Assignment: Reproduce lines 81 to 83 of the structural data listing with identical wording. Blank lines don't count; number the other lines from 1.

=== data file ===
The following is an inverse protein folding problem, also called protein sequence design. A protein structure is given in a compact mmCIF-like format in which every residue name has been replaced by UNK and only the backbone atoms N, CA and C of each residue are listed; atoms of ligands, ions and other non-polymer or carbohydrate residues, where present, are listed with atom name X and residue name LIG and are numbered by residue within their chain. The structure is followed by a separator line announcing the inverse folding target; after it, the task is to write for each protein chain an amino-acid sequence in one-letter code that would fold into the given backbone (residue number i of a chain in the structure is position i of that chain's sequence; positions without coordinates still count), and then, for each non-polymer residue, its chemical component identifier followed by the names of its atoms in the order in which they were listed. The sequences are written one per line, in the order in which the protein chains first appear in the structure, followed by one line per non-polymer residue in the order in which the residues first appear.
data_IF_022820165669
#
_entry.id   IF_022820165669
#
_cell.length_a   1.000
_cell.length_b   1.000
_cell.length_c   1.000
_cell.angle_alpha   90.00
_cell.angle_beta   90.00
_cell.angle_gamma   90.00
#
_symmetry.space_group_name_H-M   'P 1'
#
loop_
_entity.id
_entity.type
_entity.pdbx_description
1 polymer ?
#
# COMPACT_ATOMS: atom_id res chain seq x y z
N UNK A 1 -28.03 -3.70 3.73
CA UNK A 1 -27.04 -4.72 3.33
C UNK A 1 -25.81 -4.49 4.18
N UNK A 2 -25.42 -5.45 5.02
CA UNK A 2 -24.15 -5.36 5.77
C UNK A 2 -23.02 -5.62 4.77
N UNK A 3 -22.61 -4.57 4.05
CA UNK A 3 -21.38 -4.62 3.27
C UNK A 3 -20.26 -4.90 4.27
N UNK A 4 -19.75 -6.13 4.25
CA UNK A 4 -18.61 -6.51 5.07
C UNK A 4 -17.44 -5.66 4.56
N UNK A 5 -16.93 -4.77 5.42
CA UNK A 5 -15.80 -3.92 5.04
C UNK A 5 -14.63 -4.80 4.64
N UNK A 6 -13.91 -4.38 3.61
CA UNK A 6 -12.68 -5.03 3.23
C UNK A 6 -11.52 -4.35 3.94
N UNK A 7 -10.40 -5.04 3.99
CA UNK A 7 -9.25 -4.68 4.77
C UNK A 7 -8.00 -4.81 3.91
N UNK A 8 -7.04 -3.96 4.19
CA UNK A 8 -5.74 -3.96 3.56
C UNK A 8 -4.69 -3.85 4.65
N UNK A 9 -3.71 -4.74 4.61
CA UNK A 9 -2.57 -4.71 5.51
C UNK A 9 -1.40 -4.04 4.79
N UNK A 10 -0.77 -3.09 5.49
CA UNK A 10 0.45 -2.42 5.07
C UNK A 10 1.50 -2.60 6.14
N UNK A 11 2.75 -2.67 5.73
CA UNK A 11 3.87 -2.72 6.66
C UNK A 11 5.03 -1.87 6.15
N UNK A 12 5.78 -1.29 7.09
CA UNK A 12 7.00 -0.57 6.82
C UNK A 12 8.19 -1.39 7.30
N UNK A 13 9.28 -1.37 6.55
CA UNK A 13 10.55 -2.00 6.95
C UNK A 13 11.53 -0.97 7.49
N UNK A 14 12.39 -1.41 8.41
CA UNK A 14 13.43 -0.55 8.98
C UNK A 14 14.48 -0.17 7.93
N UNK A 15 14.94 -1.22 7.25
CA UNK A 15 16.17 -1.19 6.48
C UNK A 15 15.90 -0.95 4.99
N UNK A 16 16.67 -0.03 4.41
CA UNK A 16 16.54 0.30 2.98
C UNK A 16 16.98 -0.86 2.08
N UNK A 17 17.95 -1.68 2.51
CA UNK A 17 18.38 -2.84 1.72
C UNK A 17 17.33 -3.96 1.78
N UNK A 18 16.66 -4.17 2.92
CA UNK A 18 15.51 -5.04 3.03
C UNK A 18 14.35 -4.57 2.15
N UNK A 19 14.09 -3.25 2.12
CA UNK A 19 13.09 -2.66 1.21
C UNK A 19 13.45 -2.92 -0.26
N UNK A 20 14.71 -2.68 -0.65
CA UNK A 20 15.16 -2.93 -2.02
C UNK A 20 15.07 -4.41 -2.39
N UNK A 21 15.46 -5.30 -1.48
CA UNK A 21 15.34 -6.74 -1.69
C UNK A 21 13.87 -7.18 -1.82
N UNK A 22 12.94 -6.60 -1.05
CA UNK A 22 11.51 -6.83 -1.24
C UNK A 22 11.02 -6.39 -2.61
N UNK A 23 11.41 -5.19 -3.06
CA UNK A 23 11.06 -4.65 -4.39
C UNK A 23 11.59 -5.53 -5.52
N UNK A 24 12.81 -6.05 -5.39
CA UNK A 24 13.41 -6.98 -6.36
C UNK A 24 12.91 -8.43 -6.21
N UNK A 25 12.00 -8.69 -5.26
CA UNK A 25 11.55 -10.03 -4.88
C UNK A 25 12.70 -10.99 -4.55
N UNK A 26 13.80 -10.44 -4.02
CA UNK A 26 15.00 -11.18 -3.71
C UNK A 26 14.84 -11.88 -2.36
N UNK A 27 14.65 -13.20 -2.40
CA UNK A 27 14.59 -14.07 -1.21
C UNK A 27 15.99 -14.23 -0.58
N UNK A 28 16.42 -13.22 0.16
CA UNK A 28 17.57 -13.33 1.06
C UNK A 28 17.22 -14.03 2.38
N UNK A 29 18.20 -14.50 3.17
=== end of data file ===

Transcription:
C UNK A 20 15.07 -4.41 -2.39
N UNK A 21 15.46 -5.30 -1.48
CA UNK A 21 15.34 -6.74 -1.69